Famous Futurity next Saturday: Interesting Details in Connection with the Most Coveted Stake Event in American Racing, Daily Racing Form, 1917-09-02


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FAMOUS FUTURITY NEXT SATURDAY Interesting Details in Connection with the Most Coveted Stake Event in American Racing, By C. .7. Fitz Gerald. New York, September 1. No race that was ever framed in the United States has had the glamor and appeal of the Futurity, which will be run at Belmont Park on Saturday next, the seventh day of the autumn meeting of the Westchester Racing Association, which opened so auspiciously yesterday at picturesque Belmont Park. It is for two-year-old colts and fillies, whose dams were named when they were bred and the fact that the original nominators of the first, second and third at the finish have a share in the prize money is a contributing influence in making the race the popular feature it has been since the day it was first contested in 1SSS at the Coney Island Jockey Clubs superb course, Sheepshoad Bay. Conceived in the fertile brain of James G. K. Lawrence, then the secretary of the Coney Island Jockey Club, it was designed to stimulate the thoroughbred breeding industry of the United States and in this it has succeeded to an extraordinary degree. It engaged the attention of the multi-millionaire with his band 3f richly-bred matrons in blue grass or alfalfa pastures, and it cast a spell upon the poor man with a mare or two whose blood lines kindled the hope that a winner of the great race might come from his paddocks. It is the lure which has tempted many an enthusiast as lie sat at the sales ring and bid on a mare whose blood lie thought would "nick" with that of his favorite sire. The original race was won by Proctor Knott, a bald faced gelding by Luke Blackburn, with the negro jockey Barnes in the saddle and in second place came Salvator, by Prince Charlie, destined afterward to be one of the stars of the turf, with Galen, a Missouri-bred and owned colt, third. It was a triumph for Kentucky and Democracy and Sam Bryant, owner of the winner, with his red hair and beard and long boots, was the most picturesque figure New York boasted that autumn. Proctor Knott, Sam Bryant and Barnes have all passed these many years, but there isnt a breeder of thoroughbreds today, big or small, who doesnt know the story of that race and in whose breast there is not an ambition to win a Futurity. Barometer of. the Sport in This Country. With the exception of two years 1911 and 1912 tin; Futurity has been contested either at Slieeps-head Bay, Saratoga. or -Belmont Park, and its history is a barometer of the sport in tiie United States from 18SS to the present day. When Proctor Knott won the race it was worth 5,000. So great was the interest in the new event that the total nomination the following year exceeded the initial offering of about 35 per cent., and the tidy sum of 1917.sh3,075 was divided between Chaos, St. Carlo and Sinaloa II., this trio fighting their wav through a pack of twenty-three starters. Still greater in popularity was the year 1S90, when the high water mark for the event was reached with 7,000 as the reward Potomac, Masher and Stratli-meath. It was on this occasion that the late August Belmont achieved the most signal triumph of his long racing career by running first and second with colts of his own breeding. Though many owners have since that time been represented by two or more candidates, none has equaled this record. It was a fitting climax to a long and honorable term of service in behalf of the turf and its perpetuation. When another year rolled round and His Highness flashed in front, though of Nursery lineage, he here the blue jacket of David Gideon in place of the maijran and scarlet of his breeder. Yorkville Belle was second and Dagonet third, and the total was 2,000. From that year the value varied with the vicissitudes of the times, until in 1913, when Pennant won for Harry Payne AVhitney over Southern Maid, Addie M. and five others, its value was but 5, 0fJ0. Through all the years, however, the faithful in Kentucky, California, Missouri, New Jersey, New-York, Virginia and every other state where grass grows green and pure water runs, have kept the traditions of the race alive. With a brighter era dawning and fresh infusions of blood coming from across the sea, the beacon light of progress is illumining the way to a bigger and better Futurity than ever before. Sun Brif r and War Cloud Not Eligible. While Sun Briar, War Cloud and other popular favorites are not eligible for this years contest, there is an abundance of promising material bred in this country and the experts have figured that the starters will number upwards of a score. Papp, the giant son of Peter Quince, regardeil at. present by many as a star, should find the long straight course at Belmont exactly to his liking. Itosie OGrady will have another chance to show her neat heels to the colts and in this task she will not be the1 only representative of tiie gentler sex, as Samuel Willets will be represented, by Seamstress, G. I. Widener, Jr., by Rose dOr. James Butler by Empress. Senator J. N. Camden by Atalanta and Frederick Slocum by Star Class. Probably the greatest filly of them all Smoky Lamp, a victim of racing luck will not see the post because of a strained ankle. The Macomber silks will be sported by Tracksend and War Machine, botli colts of high promise, while T. C. McDowell will start American Eagle, an attractive product of the Ashland Stud. Escoba, representing Kenneth D. Alexander, who is at the front in France, may fulfill his early Kentucky promise and bear away the laurel. Top Coat may carry the Butler colors in addition to Empress and Happy Go Lucky mav be sent to the post in the Whitney colors to help Rosie OGrady, his recent showing . having been good. Compadre and Ultima Thule would appear to be the best of the Corrigan eligibles. It is worthy of note that Star Class, Seamstress, Empress. Atalanta and War Machine are the only prospective candidates which are not entitled to an allowance through sire or dam or both. Compadre. by Colin Playmate, by virtue of being the first foal of his daughter, the full allowance of five pounds; Papp, through his dam. Pliebe G., is entitled to three pounds, as are also American Eagle, Bosie OGrady, Happy Go Lucky, Ultima Thule, Escoba and Tracksend. While it is too early to give a complete list of the starters, it is known that the following will positively go to the post as the riders given below have been engaged to pilot them: George W. Lofts Pan J. McTaggart. T. C. McDowells American Eagle E. Martin. IT. P. Whitneys Itosie OGrady F. Robinson. II. P. Whitneys Happy Go Lucky C. Peak. J. W. Corrigans Ultima Thule A. Schuttinger. Samuel Willets Seamstress It. Troxler. K. I. Alexanders Escoba W. Knapp. J. N. Camdens Atalanta J. Morys. A. K. Macombers Tracksend M. Buxtoii. A. K. Macombers War Machine J. Loftus. M. L. Schwartz Thistle J. Williams.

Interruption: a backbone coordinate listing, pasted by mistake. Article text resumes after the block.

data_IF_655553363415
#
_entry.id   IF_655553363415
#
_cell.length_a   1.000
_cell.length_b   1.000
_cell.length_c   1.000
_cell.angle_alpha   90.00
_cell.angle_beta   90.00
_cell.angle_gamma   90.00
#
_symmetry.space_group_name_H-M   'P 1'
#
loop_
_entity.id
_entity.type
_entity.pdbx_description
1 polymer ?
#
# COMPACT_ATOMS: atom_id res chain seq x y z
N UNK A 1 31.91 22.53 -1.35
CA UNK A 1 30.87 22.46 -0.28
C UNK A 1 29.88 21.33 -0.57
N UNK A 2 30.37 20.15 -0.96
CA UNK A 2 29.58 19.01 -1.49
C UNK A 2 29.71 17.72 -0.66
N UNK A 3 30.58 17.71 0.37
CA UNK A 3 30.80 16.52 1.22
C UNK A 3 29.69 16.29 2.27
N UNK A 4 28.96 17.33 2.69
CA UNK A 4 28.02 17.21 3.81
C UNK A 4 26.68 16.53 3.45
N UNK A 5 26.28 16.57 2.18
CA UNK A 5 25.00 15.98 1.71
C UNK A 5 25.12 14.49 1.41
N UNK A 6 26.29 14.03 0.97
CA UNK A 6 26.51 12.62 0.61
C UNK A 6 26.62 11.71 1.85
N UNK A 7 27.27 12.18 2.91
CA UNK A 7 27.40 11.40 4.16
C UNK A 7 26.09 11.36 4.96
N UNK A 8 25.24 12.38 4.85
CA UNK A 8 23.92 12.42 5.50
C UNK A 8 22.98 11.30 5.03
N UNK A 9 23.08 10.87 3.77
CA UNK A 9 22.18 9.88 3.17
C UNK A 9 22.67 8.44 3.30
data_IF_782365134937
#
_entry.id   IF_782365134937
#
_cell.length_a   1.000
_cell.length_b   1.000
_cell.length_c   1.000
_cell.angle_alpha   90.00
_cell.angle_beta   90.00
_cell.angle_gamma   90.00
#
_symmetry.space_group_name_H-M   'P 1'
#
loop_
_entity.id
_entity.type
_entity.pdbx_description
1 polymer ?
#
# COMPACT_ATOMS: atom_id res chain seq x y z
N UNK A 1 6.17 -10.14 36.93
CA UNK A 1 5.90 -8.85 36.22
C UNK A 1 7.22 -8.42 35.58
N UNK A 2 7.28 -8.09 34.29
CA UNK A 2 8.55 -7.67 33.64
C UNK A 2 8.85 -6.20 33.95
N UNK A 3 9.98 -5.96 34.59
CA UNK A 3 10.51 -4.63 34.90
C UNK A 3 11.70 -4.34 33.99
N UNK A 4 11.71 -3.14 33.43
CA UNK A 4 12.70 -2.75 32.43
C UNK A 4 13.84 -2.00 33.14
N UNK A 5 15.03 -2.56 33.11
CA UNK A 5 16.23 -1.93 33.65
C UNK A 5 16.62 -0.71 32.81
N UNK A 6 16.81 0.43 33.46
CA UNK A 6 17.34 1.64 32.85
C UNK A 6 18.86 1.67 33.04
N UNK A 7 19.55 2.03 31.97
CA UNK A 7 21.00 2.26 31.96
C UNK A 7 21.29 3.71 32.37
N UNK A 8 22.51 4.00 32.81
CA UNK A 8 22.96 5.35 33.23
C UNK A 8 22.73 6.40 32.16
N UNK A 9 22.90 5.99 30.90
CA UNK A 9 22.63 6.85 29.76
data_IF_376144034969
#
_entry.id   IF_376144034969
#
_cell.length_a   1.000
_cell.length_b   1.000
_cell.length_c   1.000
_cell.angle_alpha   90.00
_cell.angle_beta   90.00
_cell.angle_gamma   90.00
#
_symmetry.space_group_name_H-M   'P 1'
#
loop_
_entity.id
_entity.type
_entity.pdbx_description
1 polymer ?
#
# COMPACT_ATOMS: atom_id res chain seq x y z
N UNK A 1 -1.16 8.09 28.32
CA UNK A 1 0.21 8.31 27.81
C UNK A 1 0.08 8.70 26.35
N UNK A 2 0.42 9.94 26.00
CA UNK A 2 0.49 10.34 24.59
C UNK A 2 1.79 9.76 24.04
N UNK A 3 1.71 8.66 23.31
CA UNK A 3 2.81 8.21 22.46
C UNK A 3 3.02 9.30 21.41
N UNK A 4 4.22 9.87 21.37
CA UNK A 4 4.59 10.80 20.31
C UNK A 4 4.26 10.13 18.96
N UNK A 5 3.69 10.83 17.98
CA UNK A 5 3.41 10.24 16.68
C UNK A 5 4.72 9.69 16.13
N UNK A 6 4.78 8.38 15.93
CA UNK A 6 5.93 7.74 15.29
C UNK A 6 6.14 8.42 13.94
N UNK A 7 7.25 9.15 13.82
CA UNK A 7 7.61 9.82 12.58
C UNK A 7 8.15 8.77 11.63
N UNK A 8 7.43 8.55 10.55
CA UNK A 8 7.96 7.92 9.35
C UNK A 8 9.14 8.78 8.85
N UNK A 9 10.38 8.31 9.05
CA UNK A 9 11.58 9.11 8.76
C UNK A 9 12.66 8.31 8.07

Persistent Link: https://drf.uky.edu/catalog/1910s/drf1917090201/drf1917090201_1_7
Local Identifier: drf1917090201_1_7
Library of Congress Record: https://lccn.loc.gov/unk82075800